Cisco IOS IP Addressing Command Reference

IP addressing concepts, configuration tasks, and examples

Cisco IOS XE IP Addressing Services Configuration Guide


Standards


MIBs

MIB
MIBs Link

None

To locate and download MIBs for selected platforms, Cisco software releases, and feature sets, use Cisco MIB Locator found at the following URL:

http://www.cisco.com/go/mibs


RFCs

RFC
Title

RFC 1191

Path MTU discovery

RFC 1918

Address Allocation for Private Internets

RFC 2373

IP Version 6 Addressing Architecture

RFC 2464

Transmission of IPv6 Packets over Ethernet Networks

RFC 2765

Stateless IP/ICMP Translation Algorithm (SIIT)

RFC 2766

Network Address Translation - Protocol Translation (NAT-PT)

RFC 4787

Network Address Translation (NAT) Behavioral Requirements for Unicast UDP

RFC 4966

Reasons to Move the Network Address Translator - Protocol Translator (NAT-PT) to Historic Status


Technical Assistance

Description
Link

The Cisco Support and Documentation website provides online resources to download documentation, software, and tools. Use these resources to install and configure the software and to troubleshoot and resolve technical issues with Cisco products and technologies. Access to most tools on the Cisco Support and Documentation website requires a Cisco.com user ID and password.

http://www.cisco.com/cisco/web/support/index.html


Feature Information for Stateless Network Address Translation 64

Table 1 lists the release history for this feature.

Use Cisco Feature Navigator to find information about platform support and software image support. Cisco Feature Navigator enables you to determine which software images support a specific software release, feature set, or platform. To access Cisco Feature Navigator, go to http://www.cisco.com/go/cfn. An account on Cisco.com is not required.


Note Table 1 lists only the software release that introduced support for a given feature in a given software release train. Unless noted otherwise, subsequent releases of that software release train also support that feature.


Table 1 Feature Information for Stateless Network Address Translation 64 

Feature Name
Releases
Feature Information

Stateless Network Address Translation 64

Cisco IOS XE Release 3.2S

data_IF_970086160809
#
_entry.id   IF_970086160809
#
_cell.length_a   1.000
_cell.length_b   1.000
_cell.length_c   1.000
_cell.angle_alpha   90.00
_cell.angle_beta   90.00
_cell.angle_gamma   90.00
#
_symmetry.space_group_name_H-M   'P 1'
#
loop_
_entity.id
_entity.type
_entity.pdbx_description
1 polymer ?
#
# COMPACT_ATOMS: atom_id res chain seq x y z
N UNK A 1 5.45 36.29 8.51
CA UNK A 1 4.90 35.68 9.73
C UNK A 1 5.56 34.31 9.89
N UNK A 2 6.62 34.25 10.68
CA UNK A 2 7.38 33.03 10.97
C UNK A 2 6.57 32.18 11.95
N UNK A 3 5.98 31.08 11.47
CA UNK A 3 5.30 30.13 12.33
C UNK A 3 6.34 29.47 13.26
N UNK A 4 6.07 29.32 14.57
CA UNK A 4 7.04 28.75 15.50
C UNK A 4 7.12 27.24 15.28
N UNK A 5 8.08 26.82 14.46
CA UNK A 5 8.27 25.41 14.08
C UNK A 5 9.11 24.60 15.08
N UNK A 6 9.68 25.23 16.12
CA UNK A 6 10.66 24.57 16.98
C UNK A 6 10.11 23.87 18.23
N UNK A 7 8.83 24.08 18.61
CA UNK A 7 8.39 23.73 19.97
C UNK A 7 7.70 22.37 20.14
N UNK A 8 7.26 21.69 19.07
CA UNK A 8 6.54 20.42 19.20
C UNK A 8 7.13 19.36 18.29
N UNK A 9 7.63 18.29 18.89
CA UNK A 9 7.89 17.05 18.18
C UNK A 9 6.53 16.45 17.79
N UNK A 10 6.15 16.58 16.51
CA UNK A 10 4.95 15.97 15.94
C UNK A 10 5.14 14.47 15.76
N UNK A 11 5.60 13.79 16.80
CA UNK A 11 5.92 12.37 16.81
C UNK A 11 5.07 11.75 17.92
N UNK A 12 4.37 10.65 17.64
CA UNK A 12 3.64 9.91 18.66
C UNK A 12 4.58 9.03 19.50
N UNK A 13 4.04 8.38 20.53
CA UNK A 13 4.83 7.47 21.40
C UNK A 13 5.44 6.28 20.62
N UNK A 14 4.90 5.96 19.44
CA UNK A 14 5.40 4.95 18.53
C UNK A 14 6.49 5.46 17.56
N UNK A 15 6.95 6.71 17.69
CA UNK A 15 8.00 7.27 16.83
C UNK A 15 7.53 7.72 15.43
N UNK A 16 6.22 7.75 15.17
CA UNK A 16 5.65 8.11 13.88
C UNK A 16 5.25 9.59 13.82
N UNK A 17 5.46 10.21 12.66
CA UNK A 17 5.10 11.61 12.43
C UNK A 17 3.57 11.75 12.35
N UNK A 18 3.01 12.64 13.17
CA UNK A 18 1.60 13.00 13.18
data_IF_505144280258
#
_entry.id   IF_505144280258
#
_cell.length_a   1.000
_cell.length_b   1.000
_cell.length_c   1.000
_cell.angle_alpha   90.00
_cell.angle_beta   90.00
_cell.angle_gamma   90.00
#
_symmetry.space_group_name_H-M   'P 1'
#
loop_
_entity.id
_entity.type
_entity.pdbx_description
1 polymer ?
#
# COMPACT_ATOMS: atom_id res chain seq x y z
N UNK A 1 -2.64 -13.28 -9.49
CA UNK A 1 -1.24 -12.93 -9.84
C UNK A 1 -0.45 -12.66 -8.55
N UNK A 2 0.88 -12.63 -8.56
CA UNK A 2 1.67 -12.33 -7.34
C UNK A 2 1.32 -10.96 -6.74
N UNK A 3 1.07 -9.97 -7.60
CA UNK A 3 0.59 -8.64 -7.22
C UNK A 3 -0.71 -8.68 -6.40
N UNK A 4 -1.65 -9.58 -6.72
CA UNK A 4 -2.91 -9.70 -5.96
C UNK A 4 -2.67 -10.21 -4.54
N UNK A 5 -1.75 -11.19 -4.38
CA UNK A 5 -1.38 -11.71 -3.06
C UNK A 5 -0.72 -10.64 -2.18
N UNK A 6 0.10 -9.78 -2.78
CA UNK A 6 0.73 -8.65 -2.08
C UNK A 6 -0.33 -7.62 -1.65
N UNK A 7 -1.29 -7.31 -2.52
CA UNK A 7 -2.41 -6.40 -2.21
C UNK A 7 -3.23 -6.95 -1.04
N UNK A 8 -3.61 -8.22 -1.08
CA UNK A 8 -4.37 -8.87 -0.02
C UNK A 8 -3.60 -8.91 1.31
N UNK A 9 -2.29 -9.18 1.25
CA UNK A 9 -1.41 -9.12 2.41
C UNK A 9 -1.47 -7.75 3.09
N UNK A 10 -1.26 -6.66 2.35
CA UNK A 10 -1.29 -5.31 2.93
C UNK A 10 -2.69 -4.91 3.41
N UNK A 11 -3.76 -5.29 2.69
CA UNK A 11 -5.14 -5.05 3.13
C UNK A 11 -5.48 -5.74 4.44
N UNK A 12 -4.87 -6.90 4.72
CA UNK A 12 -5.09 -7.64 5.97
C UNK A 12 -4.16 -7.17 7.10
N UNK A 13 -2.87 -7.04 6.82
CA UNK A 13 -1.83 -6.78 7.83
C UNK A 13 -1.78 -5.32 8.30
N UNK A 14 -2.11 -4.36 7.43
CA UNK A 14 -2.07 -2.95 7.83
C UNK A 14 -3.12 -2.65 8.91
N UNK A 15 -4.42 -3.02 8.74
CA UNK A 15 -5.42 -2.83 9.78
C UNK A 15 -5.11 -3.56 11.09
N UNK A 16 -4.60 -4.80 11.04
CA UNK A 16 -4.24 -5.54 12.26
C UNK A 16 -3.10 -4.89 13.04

The Stateless Network Address Translation 64 feature provides a translation mechanism that translates an IPv6 packet into an IPv4 packet and vice versa. The translation involves parsing the entire IPv6 header, including the extension headers, and extracting the relevant information and translating it into an IPv4 header. Similarly, the IPv4 header is parsed in its entirety, including the IPv4 options, to construct an IPv6 header. This processing happens on a per-packet basis on the interfaces that are configured for Stateless NAT64 translation.

The following commands were introduced or modified: clear nat64 ha statistics, clear nat64 statistics, debug nat64, nat64 enable, nat64 prefix, nat64 route, show nat64 adjacency, show nat64 ha status, show nat64 prefix stateless, show nat64 routes, and show nat64 statistics.


Glossary

ALG—Application Layer Gateway.

FP—Forward Processor.

IPv4-converted address—IPv6 addresses used to represent the IPv4 hosts. These have an explicit mapping relationship to the IPv4 addresses. This relationship is self-described by mapping the IPv4 address in the IPv6 address. Both stateless and stateful translators use IPv4-converted IPv6 addresses to represent the IPv4 hosts.

IPv6-converted address—IPv6 addresses that are assigned to the IPv6 hosts for the stateless translator. These IPv6-converted addresses have an explicit mapping relationship to the IPv4 addresses. This relationship is self-described by mapping the IPv4 address in the IPv6 address. The stateless translator uses the corresponding IPv4 addresses to represent the IPv6 hosts. The stateful translator does not use IPv6-converted addresses, because the IPv6 hosts are represented by the IPv4 address pool in the translator via dynamic states.

NAT—Network Address Translation.

RP—Route Processor.

Stateful translation—In stateful translation a per-flow state is created when the first packet in a flow is received. A translation algorithm is said to be stateful if the transmission or reception of a packet creates or modifies a data structure in the relevant network element. Stateful translation allows the use of multiple translators interchangeably and also some level of scalability. Stateful translation is defined to enable the IPv6 clients and peers without mapped IPv4 addresses to connect to the IPv4-only servers and peers.

Stateless translation—A translation algorithm that is not stateful is called stateless. A stateless translation requires configuring a static translation table, or may derive information algorithmically from the messages it is translating. Stateless translation requires less computational overhead than stateful translation. It also requires less memory to maintain the state, because the translation tables and the associated methods and processes exist in a stateful algorithm and do not exist in a stateless one. Stateless translation enables the IPv4-only clients and peers to initiate connections to the IPv6-only servers or peers that are equipped with IPv4-embedded IPv6 addresses. It also enables scalable coordination of IPv4-only stub networks or ISP IPv6-only networks. While the source port in an IPv6-to-IPv4 translation may have to be changed to provide adequate flow identification, there is no necessity to change the source port in the IPv4-to-IPv6 direction.